By  on January 2, 2014

Buy, buy, buy.

That’s still the mantra for some companies, whether for public firms looking for growth or financial investors hoping to unlock greater value down the road.

In 2013, it was financial players that did some of the biggest fashion deals of the year. The biggest was the $6 billion acquisition of Neiman Marcus Group by Ares Management LLC and the Canada Pension Plan Investment Board. Other notable transactions include Sycamore Partners’ $2.2 billion purchase of The Jones Group Inc. and its $600 million buy of teen retailer Hot Topic Inc.; Apax Partners’ takeover of teen retailer Rue21 Inc. for $1.1 billion; TowerBrook Capital Partners’ purchase of True Religion Apparel Inc. for $824 million and the acquisition of Lucky Brand from Fifth & Pacific Cos. Inc. for $225 million by an affiliate of private equity firm Leonard Green & Partners.

Not to be outdone, strategic players were also busy.

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The Richard Baker-led Hudson’s Bay Co. bought Saks Fifth Avenue for $2.9 billion; LVMH Moët Hennessy Louis Vuitton acquired an 80 percent stake in Loro Piana for $2.6 billion; The Swatch Group Ltd. purchased Harry Winston for $1 billion, including debt, and Hanesbrands Inc. paid $583 million for rival Maidenform Brands.

There was also increased activity this year from brand management firms — the new acquirer model operates as a strategic, but can have the backing of a financial sponsor — seeking intellectual property assets to license out. Authentic Brands Group, which counts Leonard Green & Partners LP as a majority investor, acquired the IP assets of Juicy Couture from Fifth & Pacific for $195 million. ABG was particularly active in 2013, buying seven other brands, each for an undisclosed amount: Spyder Active Sports, Muhammad Ali, Elvis Presley, Graceland, Judith Leiber, Taryn Rose and Adrienne Vittadini.

Sequential Brands Group was another busy dealmaker on the brand management front, acquiring the Revo sunglass brand for $20 million, as well as the Franklin Mint for an undisclosed amount and the Ellen Tracy and Caribbean Joe brands for $62.3 million in cash and 2.8 million in the common stock of Sequential.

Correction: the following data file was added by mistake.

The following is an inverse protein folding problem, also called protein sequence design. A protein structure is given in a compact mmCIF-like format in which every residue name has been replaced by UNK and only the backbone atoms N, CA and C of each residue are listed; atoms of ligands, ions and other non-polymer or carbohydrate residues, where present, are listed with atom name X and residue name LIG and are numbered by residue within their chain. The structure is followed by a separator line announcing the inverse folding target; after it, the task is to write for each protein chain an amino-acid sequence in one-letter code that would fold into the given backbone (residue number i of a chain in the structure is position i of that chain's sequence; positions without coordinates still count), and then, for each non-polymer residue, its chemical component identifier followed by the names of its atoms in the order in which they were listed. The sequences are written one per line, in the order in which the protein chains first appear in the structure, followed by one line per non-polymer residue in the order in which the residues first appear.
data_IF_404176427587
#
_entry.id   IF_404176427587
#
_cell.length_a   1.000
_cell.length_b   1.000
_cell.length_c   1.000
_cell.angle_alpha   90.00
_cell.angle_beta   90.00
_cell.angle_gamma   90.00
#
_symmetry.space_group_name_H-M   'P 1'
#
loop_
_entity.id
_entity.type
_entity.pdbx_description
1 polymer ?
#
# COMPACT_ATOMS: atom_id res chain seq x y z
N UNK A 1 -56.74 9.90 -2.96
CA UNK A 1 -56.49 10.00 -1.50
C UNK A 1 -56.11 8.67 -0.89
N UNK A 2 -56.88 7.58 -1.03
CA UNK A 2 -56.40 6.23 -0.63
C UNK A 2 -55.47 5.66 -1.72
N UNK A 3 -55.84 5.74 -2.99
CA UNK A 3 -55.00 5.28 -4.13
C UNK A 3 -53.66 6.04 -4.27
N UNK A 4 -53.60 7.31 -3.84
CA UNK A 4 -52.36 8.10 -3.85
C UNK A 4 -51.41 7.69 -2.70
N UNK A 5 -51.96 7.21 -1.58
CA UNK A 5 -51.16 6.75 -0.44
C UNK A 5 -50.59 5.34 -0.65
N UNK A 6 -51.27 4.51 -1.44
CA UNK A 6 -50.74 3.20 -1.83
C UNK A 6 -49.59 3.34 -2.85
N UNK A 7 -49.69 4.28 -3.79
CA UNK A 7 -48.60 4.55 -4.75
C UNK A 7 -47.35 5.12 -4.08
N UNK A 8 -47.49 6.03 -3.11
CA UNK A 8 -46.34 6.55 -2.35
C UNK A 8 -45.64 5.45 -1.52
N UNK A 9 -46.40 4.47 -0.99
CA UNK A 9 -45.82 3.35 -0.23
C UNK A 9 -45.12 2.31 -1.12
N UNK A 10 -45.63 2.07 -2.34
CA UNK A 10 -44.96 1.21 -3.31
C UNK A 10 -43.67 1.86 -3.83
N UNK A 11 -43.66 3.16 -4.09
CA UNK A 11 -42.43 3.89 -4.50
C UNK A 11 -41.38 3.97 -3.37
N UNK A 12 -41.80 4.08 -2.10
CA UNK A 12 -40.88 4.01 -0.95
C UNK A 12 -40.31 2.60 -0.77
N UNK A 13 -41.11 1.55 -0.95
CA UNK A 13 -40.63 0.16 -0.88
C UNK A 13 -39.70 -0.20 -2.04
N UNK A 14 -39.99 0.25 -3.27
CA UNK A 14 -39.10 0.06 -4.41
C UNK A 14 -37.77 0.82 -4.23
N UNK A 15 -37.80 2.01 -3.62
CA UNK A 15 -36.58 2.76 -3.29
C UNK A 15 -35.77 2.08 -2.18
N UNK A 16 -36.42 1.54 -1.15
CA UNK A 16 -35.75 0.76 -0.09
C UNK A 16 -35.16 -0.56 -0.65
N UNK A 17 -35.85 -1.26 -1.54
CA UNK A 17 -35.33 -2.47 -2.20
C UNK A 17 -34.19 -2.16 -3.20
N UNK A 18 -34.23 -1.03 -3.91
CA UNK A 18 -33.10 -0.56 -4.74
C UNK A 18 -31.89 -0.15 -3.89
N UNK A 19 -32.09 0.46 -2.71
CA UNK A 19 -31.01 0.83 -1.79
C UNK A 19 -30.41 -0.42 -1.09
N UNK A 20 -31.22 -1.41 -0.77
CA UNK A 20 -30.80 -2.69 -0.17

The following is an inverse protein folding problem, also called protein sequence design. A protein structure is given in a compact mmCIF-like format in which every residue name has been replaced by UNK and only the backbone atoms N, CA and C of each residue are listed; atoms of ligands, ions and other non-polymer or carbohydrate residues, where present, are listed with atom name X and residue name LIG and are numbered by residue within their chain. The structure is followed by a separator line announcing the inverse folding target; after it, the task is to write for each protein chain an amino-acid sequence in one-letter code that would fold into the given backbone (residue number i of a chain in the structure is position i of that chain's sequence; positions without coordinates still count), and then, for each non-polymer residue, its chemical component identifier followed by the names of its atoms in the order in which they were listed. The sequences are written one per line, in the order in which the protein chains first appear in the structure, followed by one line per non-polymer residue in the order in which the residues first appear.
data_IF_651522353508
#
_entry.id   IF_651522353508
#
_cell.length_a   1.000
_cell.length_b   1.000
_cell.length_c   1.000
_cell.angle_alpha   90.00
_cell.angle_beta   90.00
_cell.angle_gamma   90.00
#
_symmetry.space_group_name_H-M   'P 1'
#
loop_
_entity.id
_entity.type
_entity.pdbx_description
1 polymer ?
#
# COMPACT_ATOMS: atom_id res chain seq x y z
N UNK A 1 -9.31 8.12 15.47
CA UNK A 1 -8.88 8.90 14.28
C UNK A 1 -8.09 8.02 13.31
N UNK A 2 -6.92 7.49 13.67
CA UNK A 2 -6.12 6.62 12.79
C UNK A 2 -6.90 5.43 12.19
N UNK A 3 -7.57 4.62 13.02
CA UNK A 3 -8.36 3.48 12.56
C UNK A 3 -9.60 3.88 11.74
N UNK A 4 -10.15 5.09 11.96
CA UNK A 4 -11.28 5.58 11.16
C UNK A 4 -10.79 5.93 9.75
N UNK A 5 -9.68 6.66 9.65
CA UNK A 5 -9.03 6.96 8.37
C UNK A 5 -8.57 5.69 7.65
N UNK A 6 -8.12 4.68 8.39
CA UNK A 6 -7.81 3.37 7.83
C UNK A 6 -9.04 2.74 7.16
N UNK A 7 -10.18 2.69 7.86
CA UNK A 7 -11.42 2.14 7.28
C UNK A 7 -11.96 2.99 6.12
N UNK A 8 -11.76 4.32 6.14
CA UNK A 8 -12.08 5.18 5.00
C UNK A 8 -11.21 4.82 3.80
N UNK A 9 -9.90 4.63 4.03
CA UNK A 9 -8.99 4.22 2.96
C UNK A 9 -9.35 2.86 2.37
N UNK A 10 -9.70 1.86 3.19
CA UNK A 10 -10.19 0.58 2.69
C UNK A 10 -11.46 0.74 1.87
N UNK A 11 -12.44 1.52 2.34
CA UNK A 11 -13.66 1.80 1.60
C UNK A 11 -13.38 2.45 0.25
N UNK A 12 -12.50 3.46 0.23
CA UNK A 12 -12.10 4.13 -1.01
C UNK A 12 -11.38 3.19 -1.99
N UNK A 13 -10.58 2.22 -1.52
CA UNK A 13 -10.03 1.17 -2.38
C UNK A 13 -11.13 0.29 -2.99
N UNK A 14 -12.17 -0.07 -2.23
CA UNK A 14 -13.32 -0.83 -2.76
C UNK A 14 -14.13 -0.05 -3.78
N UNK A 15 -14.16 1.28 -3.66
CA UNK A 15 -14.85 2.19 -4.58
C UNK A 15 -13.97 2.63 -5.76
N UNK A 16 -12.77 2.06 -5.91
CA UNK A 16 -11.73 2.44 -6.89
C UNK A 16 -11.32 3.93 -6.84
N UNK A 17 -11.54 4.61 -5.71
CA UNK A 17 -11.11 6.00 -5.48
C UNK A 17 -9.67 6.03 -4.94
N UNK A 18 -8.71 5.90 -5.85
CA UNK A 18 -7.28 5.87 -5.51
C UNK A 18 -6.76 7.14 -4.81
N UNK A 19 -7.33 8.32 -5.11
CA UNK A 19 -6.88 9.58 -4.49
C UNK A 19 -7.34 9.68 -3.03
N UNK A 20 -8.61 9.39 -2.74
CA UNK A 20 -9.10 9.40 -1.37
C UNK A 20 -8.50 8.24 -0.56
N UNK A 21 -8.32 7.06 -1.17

Citigroup analyst Oliver Chen expects to see more activity on the M&A front and for initial public offerings. “We should continue to see a healthy IPO market and a healthy mergers and acquisitions environment. There are opportunities for companies looking to grow through M&A, and for many to get attractive valuations in the public markets,” he said.

Investors in Europe are eyeing potential deals in the burgeoning contemporary and affordable luxury space. Among the names said to be readying for a sale process or actively hunting for investors are Carven, Eleven Paris, Chattawak, Sud Express and Tara Jarmon. The Kooples, a fast-growing contemporary chain, has attracted unsolicited offers from private equity firms. House of Fraser, which is eyeing the public market, is also in talks to be acquired by Galeries Lafayette. And Versace is said to have narrowed its short list of potential investors down to a group that includes CCMP, Investcorp and The Blackstone Group.

In the U.S., Phillip Lim, Alexander Wang and Thakoon are seen as attractive targets, given the buzz around advanced contemporary, although they may not be interested in a new investor. Nanette Lepore, also in the contemporary market, is mulling over investor options to help it expand.

While Sycamore Partners keeps coming up as the private equity firm still on the prowl for more deals, strategics such as G-III Apparel Group Ltd. and VF Corp. are names also mentioned. G-III was on the hunt for Jones Group before dropping out, while VF earlier in the year was in talks for Australian surf brand Billabong.

Activist investors are also pushing public companies to create shareholder value, often times in the form of putting themselves on the market. One example was Jones Group, after activist investor Barington Capital Group needled the company to boost results. The Clinton Group is exploring financing alternatives to taking The Wet Seal Inc. private, while Eminence Capital has been pushing The Men’s Wearhouse Inc. to negotiate a deal with its suitor, archrival Jos. A. Bank Clothiers Inc., which submitted a nonbinding offer of $2.4 billion. In an ironic twist, Men’s Wearhouse turned the tables and offered $1.54 billion to acquire its suitor, an offer that Jos. A. Bank turned down.

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